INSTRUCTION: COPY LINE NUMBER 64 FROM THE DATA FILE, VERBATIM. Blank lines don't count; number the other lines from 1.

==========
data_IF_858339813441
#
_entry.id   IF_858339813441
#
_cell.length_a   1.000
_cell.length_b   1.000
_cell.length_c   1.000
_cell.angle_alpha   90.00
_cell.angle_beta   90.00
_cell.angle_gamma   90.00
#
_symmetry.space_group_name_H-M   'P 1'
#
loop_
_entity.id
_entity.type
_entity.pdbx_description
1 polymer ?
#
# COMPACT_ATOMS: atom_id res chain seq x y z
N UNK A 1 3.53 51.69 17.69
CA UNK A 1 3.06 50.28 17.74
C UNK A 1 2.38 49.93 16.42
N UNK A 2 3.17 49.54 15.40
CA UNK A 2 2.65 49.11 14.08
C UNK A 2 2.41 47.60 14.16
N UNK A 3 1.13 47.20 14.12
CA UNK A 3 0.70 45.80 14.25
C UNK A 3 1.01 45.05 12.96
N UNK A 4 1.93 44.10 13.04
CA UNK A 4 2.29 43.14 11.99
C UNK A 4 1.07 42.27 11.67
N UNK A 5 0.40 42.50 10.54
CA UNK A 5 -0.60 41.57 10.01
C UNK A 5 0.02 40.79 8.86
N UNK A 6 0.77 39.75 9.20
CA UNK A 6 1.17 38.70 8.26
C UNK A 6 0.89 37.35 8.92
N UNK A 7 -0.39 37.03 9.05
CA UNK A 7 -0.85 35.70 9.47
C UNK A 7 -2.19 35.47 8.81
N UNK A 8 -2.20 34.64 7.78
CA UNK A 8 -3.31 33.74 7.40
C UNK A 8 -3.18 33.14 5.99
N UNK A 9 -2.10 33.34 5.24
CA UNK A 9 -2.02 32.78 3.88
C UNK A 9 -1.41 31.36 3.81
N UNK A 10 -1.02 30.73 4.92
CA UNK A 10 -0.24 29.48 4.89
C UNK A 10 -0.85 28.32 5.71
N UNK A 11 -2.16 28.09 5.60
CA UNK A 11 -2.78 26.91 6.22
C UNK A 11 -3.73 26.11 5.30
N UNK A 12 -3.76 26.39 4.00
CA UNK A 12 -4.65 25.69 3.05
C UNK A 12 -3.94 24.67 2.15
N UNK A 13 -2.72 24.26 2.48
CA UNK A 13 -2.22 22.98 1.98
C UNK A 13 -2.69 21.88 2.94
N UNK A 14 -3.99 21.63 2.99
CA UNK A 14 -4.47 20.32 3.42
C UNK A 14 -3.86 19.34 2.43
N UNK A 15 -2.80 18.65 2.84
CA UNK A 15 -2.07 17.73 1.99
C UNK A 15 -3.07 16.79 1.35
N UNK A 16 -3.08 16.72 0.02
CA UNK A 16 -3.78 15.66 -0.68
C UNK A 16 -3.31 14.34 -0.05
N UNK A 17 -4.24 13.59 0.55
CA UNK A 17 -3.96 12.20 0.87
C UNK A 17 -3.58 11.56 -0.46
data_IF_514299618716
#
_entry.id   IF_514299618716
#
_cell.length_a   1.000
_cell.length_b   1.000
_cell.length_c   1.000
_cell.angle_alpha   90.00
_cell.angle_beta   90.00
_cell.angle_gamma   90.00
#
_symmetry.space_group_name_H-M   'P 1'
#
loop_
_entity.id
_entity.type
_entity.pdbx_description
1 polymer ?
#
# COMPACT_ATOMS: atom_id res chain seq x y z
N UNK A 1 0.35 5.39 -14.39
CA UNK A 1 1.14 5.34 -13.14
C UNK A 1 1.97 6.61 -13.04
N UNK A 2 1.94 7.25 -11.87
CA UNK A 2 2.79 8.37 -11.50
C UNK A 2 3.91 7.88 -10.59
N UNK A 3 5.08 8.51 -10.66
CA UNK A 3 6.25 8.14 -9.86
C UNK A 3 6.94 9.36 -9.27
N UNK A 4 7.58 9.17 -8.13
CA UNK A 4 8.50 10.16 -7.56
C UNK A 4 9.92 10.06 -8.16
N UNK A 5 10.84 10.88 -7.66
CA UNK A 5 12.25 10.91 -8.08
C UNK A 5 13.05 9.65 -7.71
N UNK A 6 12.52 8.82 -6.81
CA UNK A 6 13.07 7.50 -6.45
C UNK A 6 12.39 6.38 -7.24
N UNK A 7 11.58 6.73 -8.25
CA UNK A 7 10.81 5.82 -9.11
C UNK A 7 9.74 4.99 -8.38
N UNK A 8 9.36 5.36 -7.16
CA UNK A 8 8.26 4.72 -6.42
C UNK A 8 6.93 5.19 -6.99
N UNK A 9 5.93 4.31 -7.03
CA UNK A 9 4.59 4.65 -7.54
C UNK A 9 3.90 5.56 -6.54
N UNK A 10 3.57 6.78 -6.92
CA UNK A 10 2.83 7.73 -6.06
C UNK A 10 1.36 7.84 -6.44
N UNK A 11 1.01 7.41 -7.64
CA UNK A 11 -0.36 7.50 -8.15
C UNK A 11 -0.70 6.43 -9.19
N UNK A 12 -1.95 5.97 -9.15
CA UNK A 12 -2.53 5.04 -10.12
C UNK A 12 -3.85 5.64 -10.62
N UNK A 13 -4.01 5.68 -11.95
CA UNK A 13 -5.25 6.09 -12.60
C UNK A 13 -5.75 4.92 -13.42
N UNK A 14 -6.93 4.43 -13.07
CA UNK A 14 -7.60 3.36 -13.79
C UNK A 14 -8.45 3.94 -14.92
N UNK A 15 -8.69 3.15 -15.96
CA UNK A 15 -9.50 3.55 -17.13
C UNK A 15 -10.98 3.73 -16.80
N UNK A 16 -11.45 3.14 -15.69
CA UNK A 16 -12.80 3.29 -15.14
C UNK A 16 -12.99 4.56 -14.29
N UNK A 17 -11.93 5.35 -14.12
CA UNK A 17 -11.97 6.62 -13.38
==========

CA UNK A 15 -2.07 17.73 1.99